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Dysart v. Morris

United States District Court, S.D. Mississippi, Southern Division

February 24, 2014

GLENN JUDE DYSART, #13178, Plaintiff,
v.
MICHELLE MORRIS and HUBERT[1] DAVIS, Defendants.

MEMORANDUM OPINION AND ORDER OF DISMISSAL

LOUIS GUIROLA, Jr., Chief District Judge.

This matter is before the Court sua sponte. Pro se Plaintiff Glenn Judge Dysart is incarcerated with the Mississippi Department of Corrections, and he challenges a Rule Violation Report ("RVR"). The Court has considered and liberally construed the pleadings. As set forth below, this case is dismissed.

FACTS AND PROCEDURAL HISTORY

Dysart is housed at the South Mississippi Correctional Institution, where Defendants Michelle Morris and Hubert Davis are employed. Dysart alleges that Morris issued him an RVR, accusing him of possession of a cell phone charger. Dysart claims that, in reality, it was a headphone wire, with a volume control switch, that he bought from the prison canteen store. He also claims that Morris wrote the wrong inmate number on the RVR and incorrectly indicated that Dysart refused to sign the RVR and refused a hearing. He finally accuses both Defendants of failing to properly investigate the matter. As a result of the RVR, he lost all of his privileges for 60 days, was classified for the prison cell phone program, and had to spend six months in C custody. He brings Due Process claims and asks the Court to reverse the RVR conviction.

DISCUSSION

The Prison Litigation Reform Act of 1996 applies to prisoners proceeding in forma pauperis in this Court. One of the provisions reads, "the court shall dismiss the case at any time if the court determines that... the action... (i) is frivolous or malicious; (ii) fails to state a claim on which relief may be granted; or (iii) seeks monetary relief against a defendant who is immune from such relief." 28 U.S.C. § 1915(e)(2)(B). The statute "accords judges not only the authority to dismiss a claim based on an indisputably meritless legal theory, but also the unusual power to pierce the veil of the complaint's factual allegations and dismiss those claims whose factual contentions are clearly baseless." Denton v. Hernandez, 504 U.S. 25, 32 (1992). "[I]n an action proceeding under [28 U.S.C. § 1915, a federal court] may consider, sua sponte, affirmative defenses that are apparent from the record even where they have not been addressed or raised." Ali v. Higgs, 892 F.2d 438, 440 (5th Cir. 1990). "Significantly, the court is authorized to test the proceeding for frivolousness or maliciousness even before service of process or before the filing of the answer." Id. The Court has permitted Dysart to proceed in forma pauperis in this action. His Complaint is subject to sua sponte dismissal under § 1915.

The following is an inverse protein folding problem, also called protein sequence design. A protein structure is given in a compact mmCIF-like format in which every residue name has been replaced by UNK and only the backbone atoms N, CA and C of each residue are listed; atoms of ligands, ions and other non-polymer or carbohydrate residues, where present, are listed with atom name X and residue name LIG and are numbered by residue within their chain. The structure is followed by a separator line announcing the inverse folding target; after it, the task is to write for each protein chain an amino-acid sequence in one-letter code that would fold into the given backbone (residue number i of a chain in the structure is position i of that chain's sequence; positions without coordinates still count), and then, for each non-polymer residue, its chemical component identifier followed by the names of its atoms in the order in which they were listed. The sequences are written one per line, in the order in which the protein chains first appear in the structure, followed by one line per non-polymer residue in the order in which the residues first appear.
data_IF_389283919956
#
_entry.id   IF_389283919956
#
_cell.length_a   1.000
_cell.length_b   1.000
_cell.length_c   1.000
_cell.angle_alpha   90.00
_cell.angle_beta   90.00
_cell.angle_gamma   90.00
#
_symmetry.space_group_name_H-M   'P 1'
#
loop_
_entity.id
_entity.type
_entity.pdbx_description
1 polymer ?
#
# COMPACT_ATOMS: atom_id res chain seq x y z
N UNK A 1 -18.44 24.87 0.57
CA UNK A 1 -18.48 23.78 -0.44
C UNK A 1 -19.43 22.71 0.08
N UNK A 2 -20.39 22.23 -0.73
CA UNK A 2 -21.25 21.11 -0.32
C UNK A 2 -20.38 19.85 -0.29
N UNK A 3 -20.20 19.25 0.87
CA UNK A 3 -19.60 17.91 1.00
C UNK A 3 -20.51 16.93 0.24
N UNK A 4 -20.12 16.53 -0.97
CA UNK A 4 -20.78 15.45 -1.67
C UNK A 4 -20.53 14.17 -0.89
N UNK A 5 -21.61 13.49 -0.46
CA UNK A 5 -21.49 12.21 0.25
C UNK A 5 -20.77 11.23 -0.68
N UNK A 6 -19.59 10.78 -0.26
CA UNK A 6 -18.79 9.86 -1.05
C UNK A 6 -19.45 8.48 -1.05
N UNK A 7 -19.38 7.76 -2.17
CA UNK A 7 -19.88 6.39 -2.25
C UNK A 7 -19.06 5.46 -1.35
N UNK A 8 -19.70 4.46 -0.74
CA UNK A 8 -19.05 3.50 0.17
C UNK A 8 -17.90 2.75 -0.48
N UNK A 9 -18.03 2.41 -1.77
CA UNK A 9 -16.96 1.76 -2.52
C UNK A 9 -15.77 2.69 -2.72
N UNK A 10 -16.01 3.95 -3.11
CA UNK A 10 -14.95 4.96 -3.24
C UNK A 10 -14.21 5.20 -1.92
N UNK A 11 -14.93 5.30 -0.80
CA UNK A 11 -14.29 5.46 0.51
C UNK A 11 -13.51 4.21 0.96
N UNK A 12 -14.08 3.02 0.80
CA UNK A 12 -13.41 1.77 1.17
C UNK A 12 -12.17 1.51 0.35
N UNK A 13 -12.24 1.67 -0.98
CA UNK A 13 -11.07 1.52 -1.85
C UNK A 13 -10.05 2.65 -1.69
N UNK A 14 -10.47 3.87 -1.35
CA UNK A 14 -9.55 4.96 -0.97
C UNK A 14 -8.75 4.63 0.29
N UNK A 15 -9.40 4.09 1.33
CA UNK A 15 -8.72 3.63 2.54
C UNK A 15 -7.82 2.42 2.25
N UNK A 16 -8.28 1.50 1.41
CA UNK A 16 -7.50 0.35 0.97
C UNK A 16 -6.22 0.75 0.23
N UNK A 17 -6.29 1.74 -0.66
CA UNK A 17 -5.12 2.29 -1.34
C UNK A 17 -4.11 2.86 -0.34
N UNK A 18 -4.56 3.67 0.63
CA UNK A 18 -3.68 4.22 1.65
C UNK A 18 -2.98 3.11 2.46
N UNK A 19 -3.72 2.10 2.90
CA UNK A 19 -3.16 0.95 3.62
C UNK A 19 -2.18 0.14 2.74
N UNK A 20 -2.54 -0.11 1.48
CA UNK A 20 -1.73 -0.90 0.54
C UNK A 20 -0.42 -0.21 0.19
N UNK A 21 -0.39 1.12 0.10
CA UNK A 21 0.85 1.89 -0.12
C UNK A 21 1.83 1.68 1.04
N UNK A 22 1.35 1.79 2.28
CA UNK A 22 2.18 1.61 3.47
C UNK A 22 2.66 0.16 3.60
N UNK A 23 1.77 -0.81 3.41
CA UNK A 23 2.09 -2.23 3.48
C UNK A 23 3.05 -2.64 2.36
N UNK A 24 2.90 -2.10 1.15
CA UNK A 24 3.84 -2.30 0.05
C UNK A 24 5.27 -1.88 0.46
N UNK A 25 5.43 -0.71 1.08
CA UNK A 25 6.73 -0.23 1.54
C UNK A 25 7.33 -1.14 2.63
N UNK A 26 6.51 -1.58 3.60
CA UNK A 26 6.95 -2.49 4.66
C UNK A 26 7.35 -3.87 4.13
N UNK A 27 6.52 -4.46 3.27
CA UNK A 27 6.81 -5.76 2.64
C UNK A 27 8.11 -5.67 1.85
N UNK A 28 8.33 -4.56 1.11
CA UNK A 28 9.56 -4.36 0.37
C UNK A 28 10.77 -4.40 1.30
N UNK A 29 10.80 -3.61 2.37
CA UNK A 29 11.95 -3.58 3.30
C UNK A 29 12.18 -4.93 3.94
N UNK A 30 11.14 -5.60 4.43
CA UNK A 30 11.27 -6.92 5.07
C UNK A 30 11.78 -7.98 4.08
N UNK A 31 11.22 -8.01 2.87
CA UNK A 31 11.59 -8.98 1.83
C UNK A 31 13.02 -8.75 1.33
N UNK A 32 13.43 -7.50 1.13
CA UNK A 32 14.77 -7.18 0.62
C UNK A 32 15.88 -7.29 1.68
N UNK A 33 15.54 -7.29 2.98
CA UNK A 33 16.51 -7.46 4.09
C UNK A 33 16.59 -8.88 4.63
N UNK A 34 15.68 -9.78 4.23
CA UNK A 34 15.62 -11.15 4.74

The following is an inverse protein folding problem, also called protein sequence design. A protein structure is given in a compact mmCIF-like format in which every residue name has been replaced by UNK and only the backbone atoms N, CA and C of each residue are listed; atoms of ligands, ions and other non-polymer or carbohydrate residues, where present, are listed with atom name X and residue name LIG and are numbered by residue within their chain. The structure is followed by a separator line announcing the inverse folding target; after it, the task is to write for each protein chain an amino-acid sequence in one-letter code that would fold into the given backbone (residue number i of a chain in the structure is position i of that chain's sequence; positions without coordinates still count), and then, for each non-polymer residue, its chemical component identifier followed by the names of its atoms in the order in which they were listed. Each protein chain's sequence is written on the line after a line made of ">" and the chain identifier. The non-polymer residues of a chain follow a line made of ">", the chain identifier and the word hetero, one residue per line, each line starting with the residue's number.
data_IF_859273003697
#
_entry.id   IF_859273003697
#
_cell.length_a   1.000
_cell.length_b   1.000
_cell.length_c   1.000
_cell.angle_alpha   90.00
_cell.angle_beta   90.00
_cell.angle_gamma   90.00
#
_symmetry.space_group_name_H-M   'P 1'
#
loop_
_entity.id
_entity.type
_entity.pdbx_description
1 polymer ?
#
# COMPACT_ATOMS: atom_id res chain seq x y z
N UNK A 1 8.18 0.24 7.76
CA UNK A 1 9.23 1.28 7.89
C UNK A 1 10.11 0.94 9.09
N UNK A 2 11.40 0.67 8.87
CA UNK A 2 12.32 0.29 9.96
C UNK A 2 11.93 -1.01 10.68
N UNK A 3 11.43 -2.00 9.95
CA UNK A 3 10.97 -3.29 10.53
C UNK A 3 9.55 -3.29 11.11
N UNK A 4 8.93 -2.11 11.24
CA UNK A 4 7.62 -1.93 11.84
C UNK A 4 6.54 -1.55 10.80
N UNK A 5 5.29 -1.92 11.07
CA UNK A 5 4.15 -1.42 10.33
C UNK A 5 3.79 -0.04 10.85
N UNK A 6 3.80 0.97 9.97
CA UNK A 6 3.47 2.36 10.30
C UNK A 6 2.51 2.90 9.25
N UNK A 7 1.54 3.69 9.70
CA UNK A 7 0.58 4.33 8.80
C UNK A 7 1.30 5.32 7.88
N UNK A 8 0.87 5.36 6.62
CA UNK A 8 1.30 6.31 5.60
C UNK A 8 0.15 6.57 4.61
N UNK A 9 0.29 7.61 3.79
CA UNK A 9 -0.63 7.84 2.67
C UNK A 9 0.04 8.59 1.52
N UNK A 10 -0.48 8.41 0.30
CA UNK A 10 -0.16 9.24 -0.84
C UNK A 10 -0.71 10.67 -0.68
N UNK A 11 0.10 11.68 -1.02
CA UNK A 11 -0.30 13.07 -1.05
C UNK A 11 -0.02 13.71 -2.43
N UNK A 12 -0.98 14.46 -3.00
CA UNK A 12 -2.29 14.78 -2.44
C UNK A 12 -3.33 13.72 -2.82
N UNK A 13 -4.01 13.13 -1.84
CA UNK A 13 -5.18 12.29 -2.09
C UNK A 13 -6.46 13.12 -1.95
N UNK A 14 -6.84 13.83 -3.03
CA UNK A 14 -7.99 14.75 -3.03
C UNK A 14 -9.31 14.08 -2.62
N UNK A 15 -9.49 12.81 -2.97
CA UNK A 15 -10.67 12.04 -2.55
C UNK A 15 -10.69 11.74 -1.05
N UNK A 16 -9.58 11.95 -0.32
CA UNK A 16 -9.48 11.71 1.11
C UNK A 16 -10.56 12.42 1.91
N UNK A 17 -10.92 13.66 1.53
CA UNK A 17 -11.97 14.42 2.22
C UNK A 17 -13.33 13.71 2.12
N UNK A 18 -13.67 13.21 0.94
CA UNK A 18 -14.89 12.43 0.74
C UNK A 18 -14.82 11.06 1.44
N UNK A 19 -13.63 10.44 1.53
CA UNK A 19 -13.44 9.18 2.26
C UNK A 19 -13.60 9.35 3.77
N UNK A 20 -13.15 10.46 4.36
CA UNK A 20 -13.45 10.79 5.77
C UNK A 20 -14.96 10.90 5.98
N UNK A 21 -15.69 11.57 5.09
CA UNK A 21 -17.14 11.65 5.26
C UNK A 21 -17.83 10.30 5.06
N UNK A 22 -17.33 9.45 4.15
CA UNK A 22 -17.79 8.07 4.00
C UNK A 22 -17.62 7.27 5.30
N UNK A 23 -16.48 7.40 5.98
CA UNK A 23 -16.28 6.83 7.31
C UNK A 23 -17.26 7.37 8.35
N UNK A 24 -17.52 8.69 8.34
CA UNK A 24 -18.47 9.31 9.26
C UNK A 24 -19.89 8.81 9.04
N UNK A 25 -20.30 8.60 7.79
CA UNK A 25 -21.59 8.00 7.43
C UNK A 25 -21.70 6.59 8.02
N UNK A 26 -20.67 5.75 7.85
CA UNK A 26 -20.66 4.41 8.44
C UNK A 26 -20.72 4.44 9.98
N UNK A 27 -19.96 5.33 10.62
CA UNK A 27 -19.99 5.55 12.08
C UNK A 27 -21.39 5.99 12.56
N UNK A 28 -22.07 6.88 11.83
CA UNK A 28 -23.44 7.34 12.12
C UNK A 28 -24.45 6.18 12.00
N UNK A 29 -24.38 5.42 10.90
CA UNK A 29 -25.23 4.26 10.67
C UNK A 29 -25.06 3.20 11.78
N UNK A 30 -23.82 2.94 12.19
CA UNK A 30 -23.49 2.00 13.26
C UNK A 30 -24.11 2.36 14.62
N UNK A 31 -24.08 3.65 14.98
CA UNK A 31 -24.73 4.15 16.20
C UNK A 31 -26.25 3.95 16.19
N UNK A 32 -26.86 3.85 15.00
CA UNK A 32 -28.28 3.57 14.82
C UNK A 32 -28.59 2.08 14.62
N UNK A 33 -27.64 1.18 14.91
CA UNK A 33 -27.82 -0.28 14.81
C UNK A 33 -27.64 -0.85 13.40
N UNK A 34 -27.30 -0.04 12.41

SECTION 1983

Dysart specifically brings due process claims under 42 U.S.C. § 1983 for the alleged wrongful RVR, which he claims was both substantively and procedurally in error.

To maintain a procedural due process claim, Plaintiff must show that the RVR either (1) affected or "will inevitably affect the duration of his sentence" or (2) imposed an "atypical and significant hardship on the inmate in relation to the ordinary incidents of prison life." Sandin v. Conner, 515 U.S. 472, 484, 487 (1995). Dysart does not allege that the RVR affected or will inevitably affect his sentence. Rather, he complains that he was subject to a loss of privileges for 60 days, was classified for a cell phone program, and had to endure an extra six months of C custody. Neither the custody classification, without more, nor the loss of privileges are atypical or significant hardships on the inmate. Hernandez v. Velasquez, 522 F.3d 556, 562-63 (5th Cir. 2008) (holding classification which resulted in one year confined to a shared cell, with leave only for showers, medical appointments, and family visits was not an atypical or significant hardship); Madison v. Parker, 104 F.3d 765, 768 (5th Cir. 1997) (holding 30 day loss of commissary plus 30 day segregation did not implicate due process). This case is therefore dismissed as frivolous. Martin v. Scott, 156 F.3d 578, 580 (5th Cir. 1998). This dismissal counts as a strike pursuant to § 1915(g).

STATE LAW CLAIMS

To the extent Dysart asserts state law claims, they invoke the Court's supplemental jurisdiction. 28 U.S.C. § 1367(a). This jurisdiction may be declined if "the district court has dismissed all claims over which it has original jurisdiction." 28 U.S.C. § 1367(c)(3). Since the Court has dismissed the § 1983 due process claims, it declines jurisdiction over the state law claims. They are dismissed without prejudice.

IT IS THEREFORE ORDERED AND ADJUDGED that, for the reasons stated above, pro se Plaintiff Glenn Judge Dysart's 42 U.S.C. § 1983 claims should be and are hereby DISMISSED WITH PREJUDICE as frivolous pursuant to 28 U.S.C. § 1915(e)(2)(B). This dismissal counts as a strike pursuant to § 1915(g). The state law claims are DISMISSED WITHOUT PREJUDICE. A separate Final Judgment shall issue pursuant to Federal Rule of Civil Procedure 58.

SO ORDERED AND ADJUDGED.


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